The Boogeyman! Is It Just A Childhood Fear?

THE BOOGEYMAN! IS IT JUST A CHILDHOOD FEAR? All around the world, just about every country has it’s own version and particular monster that folklore contends inhabits that area. To name just a few… In the Southern U.S. there is the Sack Man, “this old, ugly, bent over man that carried a big sack on his back and he would catch kids not napping, grab them and put them in that sack and take them off!” The Sack Man is also a popular story in Latin America. I’m not so sure the Sack Man isn’t more for the benefit of the adults needing a break than for the kids to take a nap! In Croatia there is the legend of the Babaroga. It looks like an old woman with horns on her head. Here’s the delicious slant is where Babaroga hides waiting for you…. it pulls children through holes in the ceiling and……. eats them! How are your ceilings looking? In the area of the Mediterranean, the Babau is the object of fear among children. He is described as a tall man wearing a hooded black coat, hiding under the bed and taking away children who misbehave. In the Phillipines, the Pugot Mamu eats people, flesh and bone through an opening where it’s head should be. Throughout the world, demons, creatures among others are noted by one distinguishing feature, that being ‘red eyes.’ They’re seen in hauntings both indoors and outdoors. There are countless other cryptids, too numerous to mention. This leads us into one of the most famous and enduring monsters dominating our chilhood fears….. the boogeyman! Why is the boogeyman the consumate terror? You don’t think so? What do you think of when someone mentions some popular scarey figure like a werewolf? You have a definite image in your mind that is common among most people. However, mention the boogeyman, and it is something unique to most of us. It is an image we come up with in our own mind, something that is tailored to our own fears. Among others, this clever little monster hides in the closet, under the bed or just about anywhere that exists where the lights are turned off, powerless without the darkness and banished to its dark netherworld upon the return of the morning sun. As children, we learned quickly how safe & powerful our beds were in the fight against this creature! In France, there is the legend of the boogeyman known as “hand cruncher,” a self-described term for what it does if you should dangle your hand over the side of your bed. I’ll bet some adults still adhere to this rule. Of course, as threatening as any imagined monster of the dark may be, there is something that no creature of the night can get past to attack a child in bed. That would be our trusty blanket! Nature provides so many clues for answers to questions in our lives if we just take time to observe them. Taking a tip from our tortoise family friends, if you can duck under the blanket in the nick of time, “it” cannot get you. Sure, it makes breathing a little tough, but after all, “you’re still breathing!” At that point it becomes a waiting game. Who can outlast the other. Will I need to come up for air before the boogeyman goes away? The thought goes through your head, why didn’t I ever learn that ‘breathe air through a straw’ trick? Maybe if I just stick my mouth out and suck in some good air quickly with my eyes closed it won’t notice. Where does the boogeyman go when daytime comes and it cannot hide in the closet anymore? It hides in your basement, of course! What are your protections from the boogeyman there? You need among others, two things, light and speed. It’s funny how this lesson in physics isn’t realized at so young an age. One: if you have the lights on, it cannot get you. This can be a complicated one because your sibling might want to take advantage of that situation and stand at the top of the stairs and turn the light switch off! Two: like the original movie zombies, the boogeyman cannot move fast. If you can race up the steps of your dark or dimly lit basement, it cannot catch you. I am wondering if credit here can be given to contradicting one of Einstein’s famous theories? He hypothesized that the closer one came to the speed of light the less the person aged. My own experiences of running terrified up the stairs at what seemed to approach the speed of light, made me feel that years were actually taken away from me! Finally, we emerge from childhood into adulthood unscathed by this dweller in darkness. I think we can all admit to ourselves, even as adults though, that there are times even in our own homes, where we pull our hand or foot from off the edge of our bed, not affording any opportunities to what may be lying in wait beneath. Other times we may get out of bed in the middle of the night and we have that thought still lingering in our minds of a sense of vulnerability of the unknown in the darkness, which prompts us to turn on a light not out of concerns for injuring ourselves on some undetected object but rather what may be lurking in the shadows!!! The great threat of the boogeyman for adults is exemplified by the metamorphosis that it takes as we go from child to adult, enduring as a customized summation of our individual, personal fears. The “boogeyman” lives on in all of us, whether we like it or not!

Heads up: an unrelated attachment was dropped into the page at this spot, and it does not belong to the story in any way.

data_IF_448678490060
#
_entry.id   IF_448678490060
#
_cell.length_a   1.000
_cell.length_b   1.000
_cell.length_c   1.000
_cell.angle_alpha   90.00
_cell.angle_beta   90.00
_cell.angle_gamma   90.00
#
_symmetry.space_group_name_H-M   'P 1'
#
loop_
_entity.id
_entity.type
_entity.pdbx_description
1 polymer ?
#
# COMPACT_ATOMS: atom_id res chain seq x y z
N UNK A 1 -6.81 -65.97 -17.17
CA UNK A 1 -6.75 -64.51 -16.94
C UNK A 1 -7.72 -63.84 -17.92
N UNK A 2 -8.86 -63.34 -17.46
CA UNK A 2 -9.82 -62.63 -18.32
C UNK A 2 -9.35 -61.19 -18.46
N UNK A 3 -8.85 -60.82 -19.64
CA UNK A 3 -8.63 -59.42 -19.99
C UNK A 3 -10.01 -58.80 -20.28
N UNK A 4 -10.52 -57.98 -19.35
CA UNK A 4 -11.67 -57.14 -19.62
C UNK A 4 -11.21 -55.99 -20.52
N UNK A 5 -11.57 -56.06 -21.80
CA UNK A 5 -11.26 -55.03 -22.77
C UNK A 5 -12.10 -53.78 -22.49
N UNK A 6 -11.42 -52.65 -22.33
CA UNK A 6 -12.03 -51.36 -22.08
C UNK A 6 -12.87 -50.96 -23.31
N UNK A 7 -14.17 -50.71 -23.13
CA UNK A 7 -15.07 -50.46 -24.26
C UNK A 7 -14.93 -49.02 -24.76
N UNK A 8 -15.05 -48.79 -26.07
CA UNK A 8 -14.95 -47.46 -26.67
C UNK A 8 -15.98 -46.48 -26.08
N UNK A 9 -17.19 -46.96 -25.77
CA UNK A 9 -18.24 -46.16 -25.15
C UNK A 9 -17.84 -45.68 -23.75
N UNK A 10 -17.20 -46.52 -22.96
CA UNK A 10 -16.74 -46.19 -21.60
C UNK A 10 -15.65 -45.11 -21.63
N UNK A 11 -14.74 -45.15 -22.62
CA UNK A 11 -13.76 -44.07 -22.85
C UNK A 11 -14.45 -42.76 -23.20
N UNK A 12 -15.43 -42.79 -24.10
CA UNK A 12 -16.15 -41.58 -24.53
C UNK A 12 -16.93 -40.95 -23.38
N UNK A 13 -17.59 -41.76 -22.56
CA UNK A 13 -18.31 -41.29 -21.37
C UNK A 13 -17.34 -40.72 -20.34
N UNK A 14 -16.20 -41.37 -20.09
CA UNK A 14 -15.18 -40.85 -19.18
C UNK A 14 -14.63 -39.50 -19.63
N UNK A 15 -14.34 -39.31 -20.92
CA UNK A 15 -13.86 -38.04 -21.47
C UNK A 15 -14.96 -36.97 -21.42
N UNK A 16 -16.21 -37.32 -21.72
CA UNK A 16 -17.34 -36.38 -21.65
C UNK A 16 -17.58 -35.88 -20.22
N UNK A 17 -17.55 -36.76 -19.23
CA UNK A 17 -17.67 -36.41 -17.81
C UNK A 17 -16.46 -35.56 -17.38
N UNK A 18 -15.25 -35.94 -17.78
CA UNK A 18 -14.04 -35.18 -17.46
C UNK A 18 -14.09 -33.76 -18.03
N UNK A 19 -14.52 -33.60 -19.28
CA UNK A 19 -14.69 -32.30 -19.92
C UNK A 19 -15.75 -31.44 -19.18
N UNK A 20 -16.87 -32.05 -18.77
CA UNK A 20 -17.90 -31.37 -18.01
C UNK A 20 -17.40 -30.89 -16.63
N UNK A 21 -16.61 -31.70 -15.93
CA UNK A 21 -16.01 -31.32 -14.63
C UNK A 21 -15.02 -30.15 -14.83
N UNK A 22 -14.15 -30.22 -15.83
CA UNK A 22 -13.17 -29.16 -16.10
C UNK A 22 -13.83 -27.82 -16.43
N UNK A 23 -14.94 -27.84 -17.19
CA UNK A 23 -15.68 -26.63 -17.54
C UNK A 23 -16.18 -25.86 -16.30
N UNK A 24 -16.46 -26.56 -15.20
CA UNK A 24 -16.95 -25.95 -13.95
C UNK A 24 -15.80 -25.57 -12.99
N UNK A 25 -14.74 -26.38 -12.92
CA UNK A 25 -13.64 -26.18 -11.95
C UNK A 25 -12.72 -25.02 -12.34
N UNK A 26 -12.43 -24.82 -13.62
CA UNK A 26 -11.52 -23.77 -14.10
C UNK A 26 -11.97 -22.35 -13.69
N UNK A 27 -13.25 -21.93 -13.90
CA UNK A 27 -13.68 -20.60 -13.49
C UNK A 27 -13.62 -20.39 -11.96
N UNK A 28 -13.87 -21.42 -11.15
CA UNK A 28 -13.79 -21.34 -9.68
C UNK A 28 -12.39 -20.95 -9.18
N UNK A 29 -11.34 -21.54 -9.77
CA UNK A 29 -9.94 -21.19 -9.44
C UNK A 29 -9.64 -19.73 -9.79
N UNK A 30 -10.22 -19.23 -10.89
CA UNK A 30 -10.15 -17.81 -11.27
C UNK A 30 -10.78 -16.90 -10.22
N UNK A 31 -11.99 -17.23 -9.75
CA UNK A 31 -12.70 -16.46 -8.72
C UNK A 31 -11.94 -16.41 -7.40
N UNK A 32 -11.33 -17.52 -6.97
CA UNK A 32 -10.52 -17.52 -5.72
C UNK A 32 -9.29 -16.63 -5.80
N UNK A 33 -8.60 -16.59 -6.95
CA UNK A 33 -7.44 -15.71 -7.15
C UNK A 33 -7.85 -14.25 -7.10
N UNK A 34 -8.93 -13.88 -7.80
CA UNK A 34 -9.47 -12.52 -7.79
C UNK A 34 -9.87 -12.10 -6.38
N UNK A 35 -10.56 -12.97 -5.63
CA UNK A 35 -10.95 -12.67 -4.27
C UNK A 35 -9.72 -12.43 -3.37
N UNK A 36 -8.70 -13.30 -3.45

Author: MoonJoey

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